Growing up, the stories of Robert Munsch were required reading, and to this day I can still recite many of them word for word. From the gleeful chanting of Mortimer, to the chaos of Moira’s Birthday, to the tender tears of Love You Forever, I delighted in the crazy whimsical world that was Robert Munsch. To this day, if I come across one of his books, I stop to sit and read, and I get caught up in that world once again. Although I loved all of his stories, there was one that stood out as my favourite, so much so that my childhood copy did not survive into my adult life, so tattered were the pages. This story was The Paper Bag Princess, and having recently re-read it, I’ve fallen in love all over again.
The Paper Bag Princess tells the story of Elizabeth, a beautiful princess set to marry the handsome Prince Ronald. One day a dragon burns down her castle, destroys all of her possessions, and takes off with Prince Ronald, leaving only a paper bag for Elizabeth to wear. Determined to save her prince, Elizabeth sets out on a rescue mission, and after cleverly outwitting and defeating the dragon, Elizabeth is reunited with Prince Ronald. What follows is one of the most classic endings in children’s literature, when Prince Ronald takes one look at Elizabeth; dirty, covered in soot, and wearing a paper bag, and he tells her to go make herself presentable and return when she looks like a princess once more. At this point Elizabeth replies, “Ronald…your clothes are really pretty and your hair is all neat. You look like a real prince, but you are a bum.” The book ends with the image of Elizabeth skipping merrily off into the sunset while the caption informs the reader that Elizabeth and Ronald did not end up marrying each other.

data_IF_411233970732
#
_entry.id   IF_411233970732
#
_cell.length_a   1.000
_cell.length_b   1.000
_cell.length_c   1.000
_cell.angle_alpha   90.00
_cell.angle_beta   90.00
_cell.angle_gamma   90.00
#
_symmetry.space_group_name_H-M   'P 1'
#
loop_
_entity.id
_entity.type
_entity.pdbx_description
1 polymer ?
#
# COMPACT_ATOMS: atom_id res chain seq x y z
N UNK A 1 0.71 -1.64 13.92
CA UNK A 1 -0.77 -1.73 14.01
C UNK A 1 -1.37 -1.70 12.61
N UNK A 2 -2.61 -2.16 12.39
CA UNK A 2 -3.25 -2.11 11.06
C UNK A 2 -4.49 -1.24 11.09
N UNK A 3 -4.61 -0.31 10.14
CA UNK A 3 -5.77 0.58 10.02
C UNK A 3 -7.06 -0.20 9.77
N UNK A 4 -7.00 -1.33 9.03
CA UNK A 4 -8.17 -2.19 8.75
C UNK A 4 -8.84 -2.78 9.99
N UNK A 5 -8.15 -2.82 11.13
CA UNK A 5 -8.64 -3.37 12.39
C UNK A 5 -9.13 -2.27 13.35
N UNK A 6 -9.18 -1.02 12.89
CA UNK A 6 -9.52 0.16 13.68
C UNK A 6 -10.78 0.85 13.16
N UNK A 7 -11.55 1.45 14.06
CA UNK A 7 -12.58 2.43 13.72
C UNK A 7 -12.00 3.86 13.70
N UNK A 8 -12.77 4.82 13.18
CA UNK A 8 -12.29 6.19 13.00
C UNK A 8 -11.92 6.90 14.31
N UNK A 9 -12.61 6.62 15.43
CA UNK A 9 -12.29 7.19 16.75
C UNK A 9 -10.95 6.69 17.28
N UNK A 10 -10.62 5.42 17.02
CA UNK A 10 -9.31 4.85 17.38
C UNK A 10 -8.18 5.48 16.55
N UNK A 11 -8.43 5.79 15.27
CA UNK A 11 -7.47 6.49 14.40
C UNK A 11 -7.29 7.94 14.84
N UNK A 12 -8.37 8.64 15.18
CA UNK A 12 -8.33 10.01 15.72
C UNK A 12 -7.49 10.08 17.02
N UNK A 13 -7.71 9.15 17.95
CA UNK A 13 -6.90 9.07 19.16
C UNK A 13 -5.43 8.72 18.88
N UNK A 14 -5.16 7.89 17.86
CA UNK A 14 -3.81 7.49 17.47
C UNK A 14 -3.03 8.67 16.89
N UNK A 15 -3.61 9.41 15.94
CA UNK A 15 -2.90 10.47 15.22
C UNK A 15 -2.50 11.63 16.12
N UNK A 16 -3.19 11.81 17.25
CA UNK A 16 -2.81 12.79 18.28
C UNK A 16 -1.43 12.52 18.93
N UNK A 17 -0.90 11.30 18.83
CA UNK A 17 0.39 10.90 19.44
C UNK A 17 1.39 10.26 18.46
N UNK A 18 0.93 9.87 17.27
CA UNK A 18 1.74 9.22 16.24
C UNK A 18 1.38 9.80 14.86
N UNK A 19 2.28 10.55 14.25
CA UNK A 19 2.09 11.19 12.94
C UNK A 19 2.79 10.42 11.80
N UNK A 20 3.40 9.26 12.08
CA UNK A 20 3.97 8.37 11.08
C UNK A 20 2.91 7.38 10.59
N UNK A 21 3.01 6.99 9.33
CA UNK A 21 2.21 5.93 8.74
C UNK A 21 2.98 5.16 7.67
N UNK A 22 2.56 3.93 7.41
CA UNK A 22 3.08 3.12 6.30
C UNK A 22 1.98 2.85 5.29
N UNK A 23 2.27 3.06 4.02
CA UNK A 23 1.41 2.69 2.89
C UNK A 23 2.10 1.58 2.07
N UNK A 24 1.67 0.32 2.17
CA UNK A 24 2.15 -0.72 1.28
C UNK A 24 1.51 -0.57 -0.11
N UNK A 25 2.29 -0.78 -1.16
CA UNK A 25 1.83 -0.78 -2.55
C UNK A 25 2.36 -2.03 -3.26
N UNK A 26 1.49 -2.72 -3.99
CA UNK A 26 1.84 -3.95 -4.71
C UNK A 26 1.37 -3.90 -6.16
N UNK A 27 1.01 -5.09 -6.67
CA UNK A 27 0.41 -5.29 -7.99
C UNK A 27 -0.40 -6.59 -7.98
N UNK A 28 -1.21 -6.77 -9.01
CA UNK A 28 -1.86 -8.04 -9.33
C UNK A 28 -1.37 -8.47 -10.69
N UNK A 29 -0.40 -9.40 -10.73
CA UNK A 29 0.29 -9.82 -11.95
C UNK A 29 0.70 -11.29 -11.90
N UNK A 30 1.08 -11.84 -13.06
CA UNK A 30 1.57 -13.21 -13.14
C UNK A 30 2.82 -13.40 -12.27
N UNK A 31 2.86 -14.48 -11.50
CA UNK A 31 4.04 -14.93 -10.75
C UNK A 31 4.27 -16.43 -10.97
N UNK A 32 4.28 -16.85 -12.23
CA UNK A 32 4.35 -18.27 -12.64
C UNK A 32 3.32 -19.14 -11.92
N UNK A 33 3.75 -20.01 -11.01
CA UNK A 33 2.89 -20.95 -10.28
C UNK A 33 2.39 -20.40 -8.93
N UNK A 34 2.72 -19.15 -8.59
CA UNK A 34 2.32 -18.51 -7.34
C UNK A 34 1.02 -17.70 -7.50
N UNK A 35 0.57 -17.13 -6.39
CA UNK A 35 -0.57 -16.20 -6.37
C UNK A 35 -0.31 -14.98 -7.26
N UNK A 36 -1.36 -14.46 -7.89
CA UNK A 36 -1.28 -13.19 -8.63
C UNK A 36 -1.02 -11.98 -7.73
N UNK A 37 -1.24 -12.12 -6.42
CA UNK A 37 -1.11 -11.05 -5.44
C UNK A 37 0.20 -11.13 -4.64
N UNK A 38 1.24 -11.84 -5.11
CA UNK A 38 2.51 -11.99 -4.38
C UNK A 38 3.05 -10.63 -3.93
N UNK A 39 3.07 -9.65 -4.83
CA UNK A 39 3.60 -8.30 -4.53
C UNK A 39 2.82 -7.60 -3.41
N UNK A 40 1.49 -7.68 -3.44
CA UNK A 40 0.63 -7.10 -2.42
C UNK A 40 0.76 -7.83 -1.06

As an adult, I appreciate how The Paper Bag Princess reverses the classic damsel in distress situation, and that Elizabeth is such a strong, resourceful, and smart young woman, who realizes that she is better off without a man in her life who treats her with such disrespect. But as a kid, I simply delighted in the adventure of the story, and I would spend hours fending off all potential dragon threats to my sacred sanctuary: my room. I didn’t realize it at the time, but what The Paper Bag Princess instilled in me was that I could be a hero, and the fact that I was a girl was a non issue, because the book made it a non issue. Yet today I look around the entertainment landscape and it is shocking how few strong female characters there are to serve as role models for the generations of young girls coming up behind me. Although things are slowly improving, it really is appalling that this struggle for representation is still ongoing. Therefore, it is with a cautious optimism that I re-read The Paper Bag Princess, and I yearn for the naivete of my youth, when characters were free to rescue their beloved without commentary, simply because it is the right thing to do. The Paper Bag Princess reveals to all who read it, boy or girl, that being brave and standing up for what you believe in are traits to which we should all aspire. I look at the image of Elizabeth happily heading into the sunset, and I think that although our pace is tedious, we are hopefully heading in her direction.